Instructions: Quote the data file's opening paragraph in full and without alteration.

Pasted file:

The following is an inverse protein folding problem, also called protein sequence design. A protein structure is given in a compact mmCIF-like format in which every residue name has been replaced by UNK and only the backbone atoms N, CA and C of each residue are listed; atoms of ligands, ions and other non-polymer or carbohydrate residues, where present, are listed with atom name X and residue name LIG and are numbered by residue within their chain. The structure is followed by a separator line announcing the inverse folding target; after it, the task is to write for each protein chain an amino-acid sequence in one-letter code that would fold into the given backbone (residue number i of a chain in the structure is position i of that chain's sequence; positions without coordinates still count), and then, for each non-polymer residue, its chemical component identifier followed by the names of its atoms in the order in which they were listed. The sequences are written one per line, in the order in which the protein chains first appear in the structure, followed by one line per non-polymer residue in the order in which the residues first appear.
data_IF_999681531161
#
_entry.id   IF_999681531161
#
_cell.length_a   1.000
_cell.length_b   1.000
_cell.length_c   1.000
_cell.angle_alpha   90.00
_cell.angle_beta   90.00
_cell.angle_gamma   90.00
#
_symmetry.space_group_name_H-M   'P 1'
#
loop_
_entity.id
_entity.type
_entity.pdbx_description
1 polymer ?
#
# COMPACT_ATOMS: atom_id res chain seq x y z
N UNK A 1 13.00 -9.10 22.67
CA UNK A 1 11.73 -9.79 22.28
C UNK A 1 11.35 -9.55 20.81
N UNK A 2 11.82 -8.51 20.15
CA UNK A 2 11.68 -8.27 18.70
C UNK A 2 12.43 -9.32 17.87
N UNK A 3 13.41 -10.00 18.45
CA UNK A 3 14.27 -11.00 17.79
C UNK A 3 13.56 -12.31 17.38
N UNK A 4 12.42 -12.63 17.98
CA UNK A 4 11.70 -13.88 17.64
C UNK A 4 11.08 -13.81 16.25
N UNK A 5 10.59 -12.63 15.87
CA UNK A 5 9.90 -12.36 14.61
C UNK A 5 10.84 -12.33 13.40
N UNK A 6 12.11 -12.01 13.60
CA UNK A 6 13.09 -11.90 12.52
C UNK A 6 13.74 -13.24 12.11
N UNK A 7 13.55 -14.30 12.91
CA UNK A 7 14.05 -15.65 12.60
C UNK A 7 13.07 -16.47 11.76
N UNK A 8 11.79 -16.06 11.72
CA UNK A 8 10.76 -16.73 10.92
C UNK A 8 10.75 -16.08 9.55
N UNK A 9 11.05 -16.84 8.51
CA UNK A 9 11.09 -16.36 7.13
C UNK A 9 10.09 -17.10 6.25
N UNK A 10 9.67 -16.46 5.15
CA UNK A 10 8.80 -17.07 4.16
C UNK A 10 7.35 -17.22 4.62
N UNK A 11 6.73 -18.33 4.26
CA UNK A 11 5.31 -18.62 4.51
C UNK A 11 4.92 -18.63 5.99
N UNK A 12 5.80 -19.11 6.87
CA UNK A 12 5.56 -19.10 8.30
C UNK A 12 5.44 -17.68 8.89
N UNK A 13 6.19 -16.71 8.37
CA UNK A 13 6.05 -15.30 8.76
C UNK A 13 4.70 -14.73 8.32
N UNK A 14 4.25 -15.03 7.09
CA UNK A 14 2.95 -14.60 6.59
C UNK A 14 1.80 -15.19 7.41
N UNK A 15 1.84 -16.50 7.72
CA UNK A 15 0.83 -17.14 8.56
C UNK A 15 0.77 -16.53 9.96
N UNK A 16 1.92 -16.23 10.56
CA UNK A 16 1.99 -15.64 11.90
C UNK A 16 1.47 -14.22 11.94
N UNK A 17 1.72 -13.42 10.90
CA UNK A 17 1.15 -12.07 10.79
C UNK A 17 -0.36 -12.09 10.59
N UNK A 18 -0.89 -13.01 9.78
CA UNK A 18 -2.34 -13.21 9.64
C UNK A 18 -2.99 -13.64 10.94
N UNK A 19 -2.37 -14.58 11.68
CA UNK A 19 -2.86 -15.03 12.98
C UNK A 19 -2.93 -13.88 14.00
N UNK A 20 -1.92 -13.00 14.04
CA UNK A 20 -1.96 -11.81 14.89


The following is an inverse protein folding problem, also called protein sequence design. A protein structure is given in a compact mmCIF-like format in which every residue name has been replaced by UNK and only the backbone atoms N, CA and C of each residue are listed; atoms of ligands, ions and other non-polymer or carbohydrate residues, where present, are listed with atom name X and residue name LIG and are numbered by residue within their chain. The structure is followed by a separator line announcing the inverse folding target; after it, the task is to write for each protein chain an amino-acid sequence in one-letter code that would fold into the given backbone (residue number i of a chain in the structure is position i of that chain's sequence; positions without coordinates still count), and then, for each non-polymer residue, its chemical component identifier followed by the names of its atoms in the order in which they were listed. The sequences are written one per line, in the order in which the protein chains first appear in the structure, followed by one line per non-polymer residue in the order in which the residues first appear.